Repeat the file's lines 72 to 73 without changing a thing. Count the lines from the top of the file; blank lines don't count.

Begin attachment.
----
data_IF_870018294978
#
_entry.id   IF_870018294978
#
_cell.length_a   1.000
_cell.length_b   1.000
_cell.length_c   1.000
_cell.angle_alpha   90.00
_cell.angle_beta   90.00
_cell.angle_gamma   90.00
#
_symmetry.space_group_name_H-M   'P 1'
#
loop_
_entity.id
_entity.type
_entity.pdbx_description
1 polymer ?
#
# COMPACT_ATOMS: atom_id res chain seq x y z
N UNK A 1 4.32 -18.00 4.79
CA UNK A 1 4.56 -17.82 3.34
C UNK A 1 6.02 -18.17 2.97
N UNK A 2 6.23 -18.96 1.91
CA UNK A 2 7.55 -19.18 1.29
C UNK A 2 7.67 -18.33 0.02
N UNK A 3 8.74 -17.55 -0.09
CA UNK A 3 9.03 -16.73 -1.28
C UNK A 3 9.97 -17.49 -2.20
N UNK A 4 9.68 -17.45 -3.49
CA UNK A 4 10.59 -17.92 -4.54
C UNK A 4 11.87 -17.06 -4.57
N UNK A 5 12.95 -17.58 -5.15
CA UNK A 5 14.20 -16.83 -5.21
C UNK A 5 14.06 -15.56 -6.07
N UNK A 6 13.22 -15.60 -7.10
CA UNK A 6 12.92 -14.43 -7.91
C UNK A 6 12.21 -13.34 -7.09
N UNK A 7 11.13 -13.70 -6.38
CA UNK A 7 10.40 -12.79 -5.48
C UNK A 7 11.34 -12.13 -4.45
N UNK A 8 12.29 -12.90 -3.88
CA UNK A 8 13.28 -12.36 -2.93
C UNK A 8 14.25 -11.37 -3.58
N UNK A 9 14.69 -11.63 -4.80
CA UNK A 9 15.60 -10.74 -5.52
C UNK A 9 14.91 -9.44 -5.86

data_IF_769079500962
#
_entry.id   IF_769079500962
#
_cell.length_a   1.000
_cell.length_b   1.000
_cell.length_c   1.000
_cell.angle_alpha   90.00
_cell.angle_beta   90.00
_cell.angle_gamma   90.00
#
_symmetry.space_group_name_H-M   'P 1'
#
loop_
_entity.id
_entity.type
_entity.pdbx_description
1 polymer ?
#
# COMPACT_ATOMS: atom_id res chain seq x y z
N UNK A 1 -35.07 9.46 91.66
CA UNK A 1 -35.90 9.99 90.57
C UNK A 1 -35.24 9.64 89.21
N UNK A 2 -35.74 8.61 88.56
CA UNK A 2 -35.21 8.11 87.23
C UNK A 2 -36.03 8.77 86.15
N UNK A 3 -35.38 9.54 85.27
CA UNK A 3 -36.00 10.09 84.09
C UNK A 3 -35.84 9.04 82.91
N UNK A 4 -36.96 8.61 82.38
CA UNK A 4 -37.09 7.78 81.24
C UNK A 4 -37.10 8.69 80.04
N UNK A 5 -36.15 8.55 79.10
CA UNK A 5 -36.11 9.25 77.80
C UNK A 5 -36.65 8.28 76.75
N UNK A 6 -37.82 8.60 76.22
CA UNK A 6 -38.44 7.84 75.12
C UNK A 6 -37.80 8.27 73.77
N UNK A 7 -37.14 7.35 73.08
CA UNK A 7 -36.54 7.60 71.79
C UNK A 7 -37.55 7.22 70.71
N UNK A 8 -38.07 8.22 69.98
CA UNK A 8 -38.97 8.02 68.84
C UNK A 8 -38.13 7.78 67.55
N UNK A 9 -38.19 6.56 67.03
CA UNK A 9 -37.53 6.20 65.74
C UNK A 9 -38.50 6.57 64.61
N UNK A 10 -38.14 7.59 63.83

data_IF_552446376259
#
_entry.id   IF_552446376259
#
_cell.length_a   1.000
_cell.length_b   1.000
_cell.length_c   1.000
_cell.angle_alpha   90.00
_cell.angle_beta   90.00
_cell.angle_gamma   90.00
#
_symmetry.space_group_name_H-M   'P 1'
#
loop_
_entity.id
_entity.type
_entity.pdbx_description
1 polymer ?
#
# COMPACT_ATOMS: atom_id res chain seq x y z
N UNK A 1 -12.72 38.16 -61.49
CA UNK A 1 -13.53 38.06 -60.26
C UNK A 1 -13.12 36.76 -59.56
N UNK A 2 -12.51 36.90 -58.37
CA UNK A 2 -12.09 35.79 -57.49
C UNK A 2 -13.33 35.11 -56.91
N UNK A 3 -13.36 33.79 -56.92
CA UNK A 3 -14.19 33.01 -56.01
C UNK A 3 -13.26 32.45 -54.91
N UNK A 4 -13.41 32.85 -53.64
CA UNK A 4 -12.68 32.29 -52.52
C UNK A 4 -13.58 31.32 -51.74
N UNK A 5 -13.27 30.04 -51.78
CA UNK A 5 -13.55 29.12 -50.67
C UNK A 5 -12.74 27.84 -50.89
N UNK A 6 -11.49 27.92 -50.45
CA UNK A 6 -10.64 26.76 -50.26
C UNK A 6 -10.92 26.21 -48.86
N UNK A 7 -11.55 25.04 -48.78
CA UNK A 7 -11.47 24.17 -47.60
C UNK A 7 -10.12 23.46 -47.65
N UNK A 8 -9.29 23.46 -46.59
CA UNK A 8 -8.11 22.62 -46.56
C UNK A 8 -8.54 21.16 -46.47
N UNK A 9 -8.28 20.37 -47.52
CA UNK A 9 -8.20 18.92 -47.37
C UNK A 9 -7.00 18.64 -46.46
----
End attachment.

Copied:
CA UNK A 2 -35.21 8.11 87.23
C UNK A 2 -36.03 8.77 86.15